I know a challenge for a lot of pregnant active women is having even complete strangers telling them what they should or shouldn’t be doing, but I think if you listen to your doctor and your body you can figure out what is right for you and your pregnancy, because every pregnancy really is different and everyone’s fitness starting point and skill level that determines what is appropriate is also different. 

Pregnancy will be a reduction in volume and intensity from pre-pregnancy levels – more in some months than others, especially if you were used to a high volume and intensity program. Due to the ethical constraints of pushing pregnant women in training and the limited number of elite pregnant athletes to study, we could definitely benefit from more information and guidance on how to exercise during pregnancy, but “Exercising Through Your pregnancy by Dr. James Clapp” is excellent and “The Pregnant Athlete” by Brandi Dion has strength workouts appropriate for each month of Pregnancy.  Most academic studies define high volume as 8.4hr/week but for many elite cyclists, this is lower than our recovery week and 18-20+hours more our norm. Another gap is on the duration of intensity.  Many academic resources now say that high intensity is ok, but they fail to give real specifics of what duration, RPE and zone is considered higher intensity. All this can leave a pregnant woman desiring to maintain her lifestyle and highest healthy level feeling quite uncertain, but the best I can say is be true to your own personal comfort level.  There is a lot of evidence to support both that maintaining pre-pregnancy exercise levels is great for mom’s and their babes and also that by maintaining a reduced but consistent exercise level you really limit any fitness and physiological losses due to reduced training.  I had to take several weeks off, but am back to feeling quite fit and strong again. I haven't pushed to go above 80% so am definitely months away from race ready, but with a consistent base fitness comes back quickly and even if you have to take time completely off fitness does come back! If you are able to exercise all the way up to your due date it has been shown to help with labour and post-partum as well as your babies health and IQ in studies that followed women and their children from pregnancy to 5 years post-partum (Clapp, J).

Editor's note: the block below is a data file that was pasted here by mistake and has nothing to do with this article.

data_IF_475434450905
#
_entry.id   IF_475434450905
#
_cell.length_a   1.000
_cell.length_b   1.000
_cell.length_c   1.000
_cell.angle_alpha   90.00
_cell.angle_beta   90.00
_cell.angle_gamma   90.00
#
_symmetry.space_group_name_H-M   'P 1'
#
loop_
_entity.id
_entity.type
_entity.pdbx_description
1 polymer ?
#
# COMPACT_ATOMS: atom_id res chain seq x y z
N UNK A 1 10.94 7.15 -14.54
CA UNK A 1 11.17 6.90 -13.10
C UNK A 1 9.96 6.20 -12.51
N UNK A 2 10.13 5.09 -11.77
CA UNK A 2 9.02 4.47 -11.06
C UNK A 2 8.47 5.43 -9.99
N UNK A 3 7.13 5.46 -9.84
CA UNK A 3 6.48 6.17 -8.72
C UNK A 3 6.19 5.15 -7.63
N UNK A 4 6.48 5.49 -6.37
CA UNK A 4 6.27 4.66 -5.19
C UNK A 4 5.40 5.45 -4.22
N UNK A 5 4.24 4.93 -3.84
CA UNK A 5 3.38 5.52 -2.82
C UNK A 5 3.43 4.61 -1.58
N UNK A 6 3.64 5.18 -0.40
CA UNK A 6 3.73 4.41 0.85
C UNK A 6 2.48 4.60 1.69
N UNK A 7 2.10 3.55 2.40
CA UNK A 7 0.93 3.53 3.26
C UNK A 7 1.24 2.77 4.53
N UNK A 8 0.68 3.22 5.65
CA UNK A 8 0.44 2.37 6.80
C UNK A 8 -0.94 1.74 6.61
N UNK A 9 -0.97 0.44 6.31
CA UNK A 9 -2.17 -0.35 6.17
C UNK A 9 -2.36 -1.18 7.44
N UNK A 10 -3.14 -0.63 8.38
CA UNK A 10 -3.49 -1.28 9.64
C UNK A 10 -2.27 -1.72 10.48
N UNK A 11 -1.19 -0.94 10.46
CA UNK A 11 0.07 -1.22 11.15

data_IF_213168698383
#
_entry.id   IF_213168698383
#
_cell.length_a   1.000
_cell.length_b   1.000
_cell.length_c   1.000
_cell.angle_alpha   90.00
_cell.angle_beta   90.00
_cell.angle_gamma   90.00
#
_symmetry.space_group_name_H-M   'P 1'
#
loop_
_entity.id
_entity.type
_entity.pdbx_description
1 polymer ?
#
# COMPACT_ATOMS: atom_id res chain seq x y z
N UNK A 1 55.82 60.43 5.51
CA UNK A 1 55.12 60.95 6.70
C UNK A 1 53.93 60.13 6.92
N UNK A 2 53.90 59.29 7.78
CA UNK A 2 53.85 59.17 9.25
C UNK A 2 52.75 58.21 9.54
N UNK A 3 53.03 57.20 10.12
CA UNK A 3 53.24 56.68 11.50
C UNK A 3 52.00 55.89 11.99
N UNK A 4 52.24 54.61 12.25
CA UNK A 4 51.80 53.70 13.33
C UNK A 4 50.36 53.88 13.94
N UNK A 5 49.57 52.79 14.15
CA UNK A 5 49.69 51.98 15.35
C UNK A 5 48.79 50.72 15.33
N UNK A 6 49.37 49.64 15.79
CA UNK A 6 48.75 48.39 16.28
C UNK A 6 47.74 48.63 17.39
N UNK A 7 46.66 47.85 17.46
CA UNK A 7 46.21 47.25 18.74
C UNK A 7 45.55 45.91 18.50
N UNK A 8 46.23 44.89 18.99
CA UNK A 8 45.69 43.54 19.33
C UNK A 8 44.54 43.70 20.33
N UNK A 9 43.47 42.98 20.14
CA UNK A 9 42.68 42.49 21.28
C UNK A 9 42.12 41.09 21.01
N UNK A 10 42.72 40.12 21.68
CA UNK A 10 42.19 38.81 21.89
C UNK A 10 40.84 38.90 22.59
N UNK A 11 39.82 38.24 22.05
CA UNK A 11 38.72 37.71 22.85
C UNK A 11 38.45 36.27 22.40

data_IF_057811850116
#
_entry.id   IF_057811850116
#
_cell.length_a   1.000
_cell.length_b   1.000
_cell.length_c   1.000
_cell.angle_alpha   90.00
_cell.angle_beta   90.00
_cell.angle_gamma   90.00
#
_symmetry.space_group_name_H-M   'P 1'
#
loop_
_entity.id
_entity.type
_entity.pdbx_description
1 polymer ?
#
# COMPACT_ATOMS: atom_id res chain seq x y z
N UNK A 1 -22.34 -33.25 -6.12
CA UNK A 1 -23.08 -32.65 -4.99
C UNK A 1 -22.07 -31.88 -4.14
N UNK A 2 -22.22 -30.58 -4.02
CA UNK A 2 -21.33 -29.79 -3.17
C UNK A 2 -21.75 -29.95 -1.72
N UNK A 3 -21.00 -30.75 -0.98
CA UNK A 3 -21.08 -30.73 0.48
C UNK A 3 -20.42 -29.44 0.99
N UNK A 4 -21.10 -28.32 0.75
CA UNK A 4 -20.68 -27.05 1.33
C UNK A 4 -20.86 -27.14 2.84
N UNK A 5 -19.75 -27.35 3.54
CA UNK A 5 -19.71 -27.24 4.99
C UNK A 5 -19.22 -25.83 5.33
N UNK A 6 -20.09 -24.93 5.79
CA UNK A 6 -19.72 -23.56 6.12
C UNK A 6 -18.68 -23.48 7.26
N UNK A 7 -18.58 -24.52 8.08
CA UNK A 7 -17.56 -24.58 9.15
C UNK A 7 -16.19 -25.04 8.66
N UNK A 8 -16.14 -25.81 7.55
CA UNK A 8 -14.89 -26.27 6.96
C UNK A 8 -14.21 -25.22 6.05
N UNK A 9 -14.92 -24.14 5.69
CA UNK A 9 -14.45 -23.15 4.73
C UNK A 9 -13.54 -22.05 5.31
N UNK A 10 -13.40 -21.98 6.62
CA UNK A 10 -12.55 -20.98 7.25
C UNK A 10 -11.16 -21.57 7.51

It has felt like a pretty long road to get here- feeling fit and confident, but at the same time, like the time has passed quickly. I’m so happy to be feeling good and to know that my baby is growing well as I head into the third trimester


Trimester 1 Blog http://www.cpendrel.com/2021/02/pregnancy-posts-first-trimester-may-july.html

Pregnancy Posts: First Trimester (May-July) (cpendrel.com)


Trimester 3 Blog http://www.cpendrel.com/2021/02/pregnancy-posts-trimester-three.html

Pregnancy Posts: Trimester Three November-January (cpendrel.com)